Time between when signal leaves ±0.5 LSB error band to when it
remains within ±0.5 LSB error band of final value
NON-IDEAL
RESPONSE
DNL ERROR
DAC ANALOG OUT
TPUT
SETTLING
ERROR
BAND
IDEAL
RESPONSE
1 LSB
NONLINEAR
SLEWING
Slew rate
Defined as maximum rate of change of voltage or current at output
Specified as V/sec or A/sec depending on DAC output stage
Typically measured for full-scale step size with 10% to 90% error band
CLOCK / DATA
FEEDTHROUGH
CLOCK TO
OUTPUT DELAY
CODE =
ZEROSCALE
CODE =
ZEROSCALE
T1
CODE =
MIDSCALE
CODE =
MIDSCALE
T3
T2
CODE =
MIDSCALE + 1
T4
TIME
T5
Glitch impulse energy
C
Caused
db
by unequall propagation
ti
d
delays
l
within
ithi DAC
Often measured for midscale LSB transition (011..111 to 100..000)
Measured as “area” of glitch impulse with units p/nV-s or p/nA-s
Frequency Domain DAC Output
FULL-SCALE
–x dB FROM FULL-SCALE (dBFS)
–3.9dBc @ FDAC/2
FUNDAMENTAL
SIGNAL
SINC ATTENUATION
DESIRED SIGNAL IMAGES
Sinc(x)
DAC’s time domain step response (zero-order hold) modifies DAC
frequency response
DAC output signals are attenuated by sin(π f/fdac)/(π f/fdac) envelope
Harmonics
Created by DAC’s static and dynamic nonlinearities
AMPL
ITUDE (dB)
Amp
plitude (dB)
SFDR (dBc)
2nd AND 3rd
HARMONICS
DAC CLOCK FEEDTHROUGH
DESIRED SIGNAL
2nd AND 3rd IMAGE HARMONICS
NSD (dBm/Hz)
FDAC/2
FDAC
Frequency
FREQUENCY
g
Images
Duplicate of the desired signal (and its DAC induced harmonics) at
higher Nyquist zones
Images are predicted by sampling theory
SFDR
Measured with single-tone output in first Nyquist band (unit is dBc)
Difference between single-tone
g
amplitude
p
to the next highest
g
spurious
p
tone
Noise Spectral Density (NSD)
Integration
g
of the noise floor in a small frequency
q
y band (unit
(
is
dBm/Hz or nV/rtHz)
Nyquist’s Criteria
AMP ITUDE
AMPLITUDE
NYQUIST ZONE 1
(BASEBAND)
0
Fs
fa IMAGE
FREQUENCY
0.5Fs
NYQUIST ZONE 2
A signal with a maximum frequency fa must be sampled at a rate
Fs > 2fa or information about the signal will be lost because of
aliasing.
aliasing
Aliasing occurs whenever Fs < 2fa.
NYQUIST ZONE 3
The concept
p of aliasing
g is widely
y used in communications
applications such as direct IF-to-digital conversion.
fa
NYQUIST ZONE 4
Undersampled analog signal fa sampled @ Fs has images
0.5,
((aliases)
li
) att | ± KFs ± fa|,
| K=0
5 1
1, 1
5…
1.5
1.5Fs
A signal that has frequency components between fa and fb must
be sampled at a rate Fs > 2 (fb – fa) in order to prevent alias
components from overlapping the signal frequencies.
2Fs
www.analog.com/DataConverters
The Essential Guide to Data conversion
Analog-to-Digital Converter AC Performance Specifications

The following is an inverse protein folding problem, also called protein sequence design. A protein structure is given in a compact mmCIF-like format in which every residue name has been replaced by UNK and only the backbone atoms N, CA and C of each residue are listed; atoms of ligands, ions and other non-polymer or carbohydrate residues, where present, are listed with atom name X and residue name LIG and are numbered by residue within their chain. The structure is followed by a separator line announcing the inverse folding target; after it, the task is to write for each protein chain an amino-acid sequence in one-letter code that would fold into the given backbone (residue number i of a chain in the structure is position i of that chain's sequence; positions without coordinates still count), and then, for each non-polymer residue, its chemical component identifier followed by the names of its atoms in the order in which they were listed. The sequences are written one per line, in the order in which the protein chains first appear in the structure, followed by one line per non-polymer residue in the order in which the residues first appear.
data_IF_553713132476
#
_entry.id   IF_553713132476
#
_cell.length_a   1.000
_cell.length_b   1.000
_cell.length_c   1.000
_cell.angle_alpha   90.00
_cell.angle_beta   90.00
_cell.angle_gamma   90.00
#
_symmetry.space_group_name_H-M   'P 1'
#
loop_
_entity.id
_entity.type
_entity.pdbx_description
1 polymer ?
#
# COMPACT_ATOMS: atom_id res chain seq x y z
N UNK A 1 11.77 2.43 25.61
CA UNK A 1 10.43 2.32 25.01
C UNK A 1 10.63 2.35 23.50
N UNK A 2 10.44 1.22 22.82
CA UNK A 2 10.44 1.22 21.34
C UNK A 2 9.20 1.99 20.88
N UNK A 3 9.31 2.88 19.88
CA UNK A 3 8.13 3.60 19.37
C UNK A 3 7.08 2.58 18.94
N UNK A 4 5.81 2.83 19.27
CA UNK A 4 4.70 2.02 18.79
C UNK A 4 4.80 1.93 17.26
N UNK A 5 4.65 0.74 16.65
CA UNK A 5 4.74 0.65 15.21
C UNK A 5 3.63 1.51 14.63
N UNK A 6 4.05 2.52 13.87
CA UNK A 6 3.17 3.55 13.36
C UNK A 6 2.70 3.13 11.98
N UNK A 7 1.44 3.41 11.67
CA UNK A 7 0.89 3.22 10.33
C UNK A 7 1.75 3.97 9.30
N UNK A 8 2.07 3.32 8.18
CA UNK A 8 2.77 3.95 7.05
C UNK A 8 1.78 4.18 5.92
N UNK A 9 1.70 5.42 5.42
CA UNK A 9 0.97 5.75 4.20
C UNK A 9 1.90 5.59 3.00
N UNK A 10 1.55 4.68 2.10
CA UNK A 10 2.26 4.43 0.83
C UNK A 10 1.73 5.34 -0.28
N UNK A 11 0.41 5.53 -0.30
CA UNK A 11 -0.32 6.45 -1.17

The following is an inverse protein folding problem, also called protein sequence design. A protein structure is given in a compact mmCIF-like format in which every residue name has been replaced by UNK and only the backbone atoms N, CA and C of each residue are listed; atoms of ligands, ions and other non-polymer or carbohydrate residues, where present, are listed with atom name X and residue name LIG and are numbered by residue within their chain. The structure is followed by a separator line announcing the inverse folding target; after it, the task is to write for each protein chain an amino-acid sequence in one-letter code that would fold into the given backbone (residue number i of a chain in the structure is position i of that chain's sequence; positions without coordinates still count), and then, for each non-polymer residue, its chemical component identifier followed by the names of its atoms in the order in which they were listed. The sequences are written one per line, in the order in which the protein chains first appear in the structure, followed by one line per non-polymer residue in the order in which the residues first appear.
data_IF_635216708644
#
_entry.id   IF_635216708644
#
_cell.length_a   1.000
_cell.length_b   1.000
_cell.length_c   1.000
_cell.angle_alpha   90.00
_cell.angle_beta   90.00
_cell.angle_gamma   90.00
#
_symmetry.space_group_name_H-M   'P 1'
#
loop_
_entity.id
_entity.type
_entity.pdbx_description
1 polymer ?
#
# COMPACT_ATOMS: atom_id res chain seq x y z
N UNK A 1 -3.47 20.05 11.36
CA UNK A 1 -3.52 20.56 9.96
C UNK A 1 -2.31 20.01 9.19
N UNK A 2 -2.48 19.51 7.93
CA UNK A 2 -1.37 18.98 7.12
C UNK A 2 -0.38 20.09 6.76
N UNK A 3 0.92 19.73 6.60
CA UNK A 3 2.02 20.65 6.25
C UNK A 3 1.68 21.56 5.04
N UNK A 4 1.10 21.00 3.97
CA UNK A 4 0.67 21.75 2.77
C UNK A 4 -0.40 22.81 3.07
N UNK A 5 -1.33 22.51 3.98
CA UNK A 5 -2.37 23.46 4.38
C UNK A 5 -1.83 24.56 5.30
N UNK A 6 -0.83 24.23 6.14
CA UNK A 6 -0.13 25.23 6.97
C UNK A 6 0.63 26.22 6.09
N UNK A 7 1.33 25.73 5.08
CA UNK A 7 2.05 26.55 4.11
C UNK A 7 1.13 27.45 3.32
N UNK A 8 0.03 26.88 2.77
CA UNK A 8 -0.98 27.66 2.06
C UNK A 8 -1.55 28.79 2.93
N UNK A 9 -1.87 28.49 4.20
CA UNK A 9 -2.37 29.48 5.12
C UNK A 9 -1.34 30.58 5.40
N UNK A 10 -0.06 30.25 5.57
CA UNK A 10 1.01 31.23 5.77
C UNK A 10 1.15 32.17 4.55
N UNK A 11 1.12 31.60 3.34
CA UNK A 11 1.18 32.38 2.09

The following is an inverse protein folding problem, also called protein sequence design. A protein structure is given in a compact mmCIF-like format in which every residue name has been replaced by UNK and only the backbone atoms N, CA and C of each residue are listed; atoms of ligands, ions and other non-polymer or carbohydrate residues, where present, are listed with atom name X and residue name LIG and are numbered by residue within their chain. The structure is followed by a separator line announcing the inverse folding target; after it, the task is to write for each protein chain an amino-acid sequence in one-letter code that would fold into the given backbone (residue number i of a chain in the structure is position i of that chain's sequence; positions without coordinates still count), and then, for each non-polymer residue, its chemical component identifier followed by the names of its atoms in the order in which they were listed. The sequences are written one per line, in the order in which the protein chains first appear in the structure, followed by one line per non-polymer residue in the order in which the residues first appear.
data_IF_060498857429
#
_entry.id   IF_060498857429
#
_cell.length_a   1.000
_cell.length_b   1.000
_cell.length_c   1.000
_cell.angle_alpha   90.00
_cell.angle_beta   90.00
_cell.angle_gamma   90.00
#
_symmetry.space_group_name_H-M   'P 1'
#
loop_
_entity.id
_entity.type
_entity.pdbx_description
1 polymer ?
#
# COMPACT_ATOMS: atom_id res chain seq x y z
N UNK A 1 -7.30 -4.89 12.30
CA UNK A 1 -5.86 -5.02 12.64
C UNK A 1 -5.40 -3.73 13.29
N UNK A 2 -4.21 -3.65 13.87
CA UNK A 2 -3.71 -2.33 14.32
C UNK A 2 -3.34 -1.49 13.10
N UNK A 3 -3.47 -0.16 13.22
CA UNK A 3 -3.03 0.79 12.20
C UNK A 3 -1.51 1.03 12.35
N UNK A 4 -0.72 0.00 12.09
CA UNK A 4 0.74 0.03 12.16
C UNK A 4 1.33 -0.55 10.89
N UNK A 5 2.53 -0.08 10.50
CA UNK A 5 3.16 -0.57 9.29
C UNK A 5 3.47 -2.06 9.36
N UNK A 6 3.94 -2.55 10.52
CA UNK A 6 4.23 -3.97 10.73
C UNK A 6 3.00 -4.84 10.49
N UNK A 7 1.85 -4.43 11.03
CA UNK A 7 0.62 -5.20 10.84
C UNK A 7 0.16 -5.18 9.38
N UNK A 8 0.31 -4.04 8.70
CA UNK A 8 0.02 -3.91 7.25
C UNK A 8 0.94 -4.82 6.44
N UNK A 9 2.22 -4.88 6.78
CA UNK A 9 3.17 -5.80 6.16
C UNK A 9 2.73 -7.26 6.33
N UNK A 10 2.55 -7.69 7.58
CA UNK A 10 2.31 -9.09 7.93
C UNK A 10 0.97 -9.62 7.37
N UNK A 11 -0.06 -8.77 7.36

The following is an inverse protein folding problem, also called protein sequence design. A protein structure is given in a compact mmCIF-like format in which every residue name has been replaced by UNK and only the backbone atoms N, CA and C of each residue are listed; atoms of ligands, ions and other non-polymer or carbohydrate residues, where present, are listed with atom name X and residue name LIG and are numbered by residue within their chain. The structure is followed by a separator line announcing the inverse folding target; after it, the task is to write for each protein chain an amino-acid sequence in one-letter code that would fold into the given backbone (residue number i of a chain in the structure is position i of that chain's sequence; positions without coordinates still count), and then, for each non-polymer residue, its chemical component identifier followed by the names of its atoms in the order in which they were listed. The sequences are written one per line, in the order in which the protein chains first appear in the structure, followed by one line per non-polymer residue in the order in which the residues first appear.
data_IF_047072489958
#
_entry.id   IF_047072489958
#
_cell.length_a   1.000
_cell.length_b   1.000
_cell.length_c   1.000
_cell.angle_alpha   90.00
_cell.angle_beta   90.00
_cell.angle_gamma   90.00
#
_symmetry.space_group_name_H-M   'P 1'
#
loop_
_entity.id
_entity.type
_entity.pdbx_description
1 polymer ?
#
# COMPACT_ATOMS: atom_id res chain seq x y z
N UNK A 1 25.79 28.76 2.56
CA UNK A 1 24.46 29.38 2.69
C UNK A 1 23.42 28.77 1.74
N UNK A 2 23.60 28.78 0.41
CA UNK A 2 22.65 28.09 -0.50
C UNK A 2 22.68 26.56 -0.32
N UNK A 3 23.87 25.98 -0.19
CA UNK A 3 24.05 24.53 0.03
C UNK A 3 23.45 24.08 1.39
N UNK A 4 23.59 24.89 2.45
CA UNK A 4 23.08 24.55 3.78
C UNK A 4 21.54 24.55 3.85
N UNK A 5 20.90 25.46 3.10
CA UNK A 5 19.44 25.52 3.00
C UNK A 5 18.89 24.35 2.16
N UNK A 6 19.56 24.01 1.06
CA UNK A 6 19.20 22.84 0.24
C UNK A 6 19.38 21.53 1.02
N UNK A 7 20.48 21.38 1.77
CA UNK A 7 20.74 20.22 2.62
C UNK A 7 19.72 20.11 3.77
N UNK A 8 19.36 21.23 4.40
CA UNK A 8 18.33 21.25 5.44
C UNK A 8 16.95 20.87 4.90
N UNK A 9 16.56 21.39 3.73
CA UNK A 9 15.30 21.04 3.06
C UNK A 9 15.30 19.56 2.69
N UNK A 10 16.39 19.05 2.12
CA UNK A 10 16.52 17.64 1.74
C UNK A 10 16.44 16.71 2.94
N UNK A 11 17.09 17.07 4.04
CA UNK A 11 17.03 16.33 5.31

SNR (Signal-to-Noise Ratio, dB or dBFS)
The ratio of the RMS value of the measured output signal (peak or full
scale) to the RMS sum of all other spectral components excluding the first
6 harmonics and DC.
FULL-SCALE (FS)
( )
INPUT SIGNAL LEVEL (CARRIER)
RMS Signal = (FSR / 2) / √(2), RMS Noise = Qn = q / √(12)
SNR (dB) = RMS Signal / RMS Noise = 20 × log(2(n – 1) × √6)) = 6.02 × n + 1.76
SFDR (dBFS)
SFDR (dBc)
dB
SINAD (Signal-to-Noise Ratio and Distortion, dB)
The ratio of the RMS signal amplitude to the RMS value of the sum of all
other spectral components including harmonics, but excluding DC.
SINAD (dB) = –20 × log (√(10(–SNR W/O DIST/10) + 10(THD/10)))
ENOB (BITS) = (SINAD – 1.76 + 20 × log (FSR/Actual FSR)) / 6.02
WORST SPUR LEVEL
THD (Total Harmonic Distortion, dBc)
The ratio of the RMS sum of the first 6 harmonics to the RMS value of the
measured fundamental.
6TH HAR/20))2 )
2ND HAR/20))2 + (10((–3RD
3RD HAR/20))2 +…
THD (–dB)
( dB) = 20 × log (√((10((–2ND
+ (10((–6TH
SFDR (Spurious-Free Dynamic Range, dB or dBFS)
0, DC
The ratio of the RMS value of the peak signal amplitude (or full-scale) to
the RMS value of the amplitude of the peak spurious spectral component.
The peak spurious component may or may not be a harmonic.
fs
2
FREQUENCY
Oversampling Relaxes Requirements on Baseband Antialiasing Filter
Oversampling Relaxes Requirements on Baseband Antialiasing Filter
fa
A
B
fa
fs – fa
Kfs – fa
Generally an antialiasing filter is required on the analog front end of an ADC.
If the sampling frequency is not much greater than the max input frequency fa, then
the requirements on an antialiasing filter can be severe, as in (A).
g
indicate where the dynamic
y
range
g can be limited by
y signals
g
The dotted regions
outside the bandwidth of interest.
DR
Oversampling relaxes the requirements of the analog antialiasing filter as
shown in (B).
Sigma delta converters are a good example.
Sigma-delta
example
fs
2
fs
STOPBAND ATTENUATION = DR
TRANSITION BAND: fa to fs – fa
CORNER FREQUENCY: fa
Kfs
2
STOPBAND ATTENUATION = DR